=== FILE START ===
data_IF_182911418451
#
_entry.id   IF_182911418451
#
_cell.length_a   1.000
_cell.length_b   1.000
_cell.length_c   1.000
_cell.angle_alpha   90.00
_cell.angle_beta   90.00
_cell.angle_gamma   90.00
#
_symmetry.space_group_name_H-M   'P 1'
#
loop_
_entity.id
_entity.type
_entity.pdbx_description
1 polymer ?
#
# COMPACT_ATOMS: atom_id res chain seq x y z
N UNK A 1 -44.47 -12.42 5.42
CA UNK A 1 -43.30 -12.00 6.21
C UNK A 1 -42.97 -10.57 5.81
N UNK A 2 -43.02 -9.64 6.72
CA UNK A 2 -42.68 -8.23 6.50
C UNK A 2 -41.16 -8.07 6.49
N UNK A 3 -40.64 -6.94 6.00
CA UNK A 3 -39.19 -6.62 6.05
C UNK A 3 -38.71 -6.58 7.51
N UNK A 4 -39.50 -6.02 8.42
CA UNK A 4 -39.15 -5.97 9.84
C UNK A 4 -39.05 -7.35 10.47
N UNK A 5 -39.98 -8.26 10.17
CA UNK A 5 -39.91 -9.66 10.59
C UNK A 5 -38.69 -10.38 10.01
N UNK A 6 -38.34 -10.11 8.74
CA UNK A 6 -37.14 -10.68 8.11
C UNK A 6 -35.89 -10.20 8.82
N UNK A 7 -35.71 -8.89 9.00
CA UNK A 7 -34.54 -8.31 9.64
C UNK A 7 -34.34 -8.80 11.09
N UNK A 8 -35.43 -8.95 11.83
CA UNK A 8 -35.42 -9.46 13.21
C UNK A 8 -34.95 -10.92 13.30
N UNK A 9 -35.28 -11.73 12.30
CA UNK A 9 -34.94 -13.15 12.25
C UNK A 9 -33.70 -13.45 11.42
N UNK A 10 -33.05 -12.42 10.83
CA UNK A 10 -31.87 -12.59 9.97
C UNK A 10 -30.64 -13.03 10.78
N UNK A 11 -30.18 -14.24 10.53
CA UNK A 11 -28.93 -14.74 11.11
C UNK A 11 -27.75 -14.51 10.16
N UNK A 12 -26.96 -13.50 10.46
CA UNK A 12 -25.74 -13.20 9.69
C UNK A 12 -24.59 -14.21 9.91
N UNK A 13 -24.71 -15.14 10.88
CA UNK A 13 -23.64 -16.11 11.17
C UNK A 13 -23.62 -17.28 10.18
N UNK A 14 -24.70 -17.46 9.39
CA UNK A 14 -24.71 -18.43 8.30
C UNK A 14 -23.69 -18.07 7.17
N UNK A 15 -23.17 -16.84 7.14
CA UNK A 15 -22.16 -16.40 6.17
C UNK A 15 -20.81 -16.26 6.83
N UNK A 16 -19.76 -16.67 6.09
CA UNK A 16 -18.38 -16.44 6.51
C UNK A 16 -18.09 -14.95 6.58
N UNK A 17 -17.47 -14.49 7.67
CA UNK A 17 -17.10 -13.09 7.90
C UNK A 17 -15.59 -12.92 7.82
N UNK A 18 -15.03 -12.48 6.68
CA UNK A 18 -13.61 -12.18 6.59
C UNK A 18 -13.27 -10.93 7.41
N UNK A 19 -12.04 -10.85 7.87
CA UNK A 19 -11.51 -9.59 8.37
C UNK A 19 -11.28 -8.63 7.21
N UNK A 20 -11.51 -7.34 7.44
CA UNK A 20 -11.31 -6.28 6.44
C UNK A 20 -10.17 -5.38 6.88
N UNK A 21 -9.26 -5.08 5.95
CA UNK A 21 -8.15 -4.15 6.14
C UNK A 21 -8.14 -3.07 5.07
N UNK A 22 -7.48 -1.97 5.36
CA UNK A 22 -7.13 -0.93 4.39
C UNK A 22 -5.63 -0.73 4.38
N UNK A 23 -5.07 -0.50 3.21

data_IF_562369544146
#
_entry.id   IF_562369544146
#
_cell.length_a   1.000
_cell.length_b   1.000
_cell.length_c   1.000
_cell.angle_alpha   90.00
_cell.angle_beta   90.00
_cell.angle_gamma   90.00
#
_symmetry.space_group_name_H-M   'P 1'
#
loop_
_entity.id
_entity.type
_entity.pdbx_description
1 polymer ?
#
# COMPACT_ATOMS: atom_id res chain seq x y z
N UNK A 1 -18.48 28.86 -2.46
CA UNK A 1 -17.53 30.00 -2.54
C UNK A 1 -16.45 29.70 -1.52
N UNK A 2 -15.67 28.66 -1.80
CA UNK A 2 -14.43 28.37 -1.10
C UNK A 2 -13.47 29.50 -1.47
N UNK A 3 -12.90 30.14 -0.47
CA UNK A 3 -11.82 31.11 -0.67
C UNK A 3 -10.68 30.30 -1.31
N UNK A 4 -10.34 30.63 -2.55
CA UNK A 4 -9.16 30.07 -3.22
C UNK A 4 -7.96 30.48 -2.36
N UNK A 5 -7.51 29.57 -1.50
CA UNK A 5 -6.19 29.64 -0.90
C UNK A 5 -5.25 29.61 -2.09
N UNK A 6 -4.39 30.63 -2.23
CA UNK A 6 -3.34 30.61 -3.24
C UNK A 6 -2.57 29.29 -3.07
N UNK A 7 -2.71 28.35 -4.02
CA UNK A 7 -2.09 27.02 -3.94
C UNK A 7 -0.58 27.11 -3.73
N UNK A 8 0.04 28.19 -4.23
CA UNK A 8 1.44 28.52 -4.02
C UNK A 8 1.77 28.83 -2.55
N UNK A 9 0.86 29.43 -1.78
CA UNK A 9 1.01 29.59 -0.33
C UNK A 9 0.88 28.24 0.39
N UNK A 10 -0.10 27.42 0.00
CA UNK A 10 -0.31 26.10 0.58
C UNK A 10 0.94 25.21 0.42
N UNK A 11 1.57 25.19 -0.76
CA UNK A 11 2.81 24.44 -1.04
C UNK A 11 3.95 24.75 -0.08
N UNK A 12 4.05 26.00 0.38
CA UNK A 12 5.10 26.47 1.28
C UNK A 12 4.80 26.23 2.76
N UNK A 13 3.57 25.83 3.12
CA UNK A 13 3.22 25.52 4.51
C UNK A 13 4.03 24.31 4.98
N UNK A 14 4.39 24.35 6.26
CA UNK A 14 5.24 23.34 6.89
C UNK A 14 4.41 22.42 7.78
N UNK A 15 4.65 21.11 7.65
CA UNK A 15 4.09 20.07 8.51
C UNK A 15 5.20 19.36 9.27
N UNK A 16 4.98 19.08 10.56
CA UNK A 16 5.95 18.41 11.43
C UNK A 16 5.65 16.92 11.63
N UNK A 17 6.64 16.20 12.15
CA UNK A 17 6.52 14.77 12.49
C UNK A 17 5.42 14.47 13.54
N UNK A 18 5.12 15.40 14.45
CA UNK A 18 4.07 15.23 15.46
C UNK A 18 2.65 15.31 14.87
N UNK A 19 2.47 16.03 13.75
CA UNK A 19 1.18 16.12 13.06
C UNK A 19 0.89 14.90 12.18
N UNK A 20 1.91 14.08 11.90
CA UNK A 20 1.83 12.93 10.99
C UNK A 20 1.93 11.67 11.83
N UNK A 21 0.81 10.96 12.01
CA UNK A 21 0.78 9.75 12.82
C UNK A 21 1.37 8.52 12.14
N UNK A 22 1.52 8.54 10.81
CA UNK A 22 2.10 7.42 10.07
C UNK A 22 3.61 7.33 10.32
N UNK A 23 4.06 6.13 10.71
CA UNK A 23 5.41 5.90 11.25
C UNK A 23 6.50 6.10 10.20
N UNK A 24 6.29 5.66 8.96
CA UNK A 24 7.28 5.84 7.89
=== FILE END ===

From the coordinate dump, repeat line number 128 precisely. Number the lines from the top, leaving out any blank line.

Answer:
C UNK A 7 -0.58 27.11 -3.73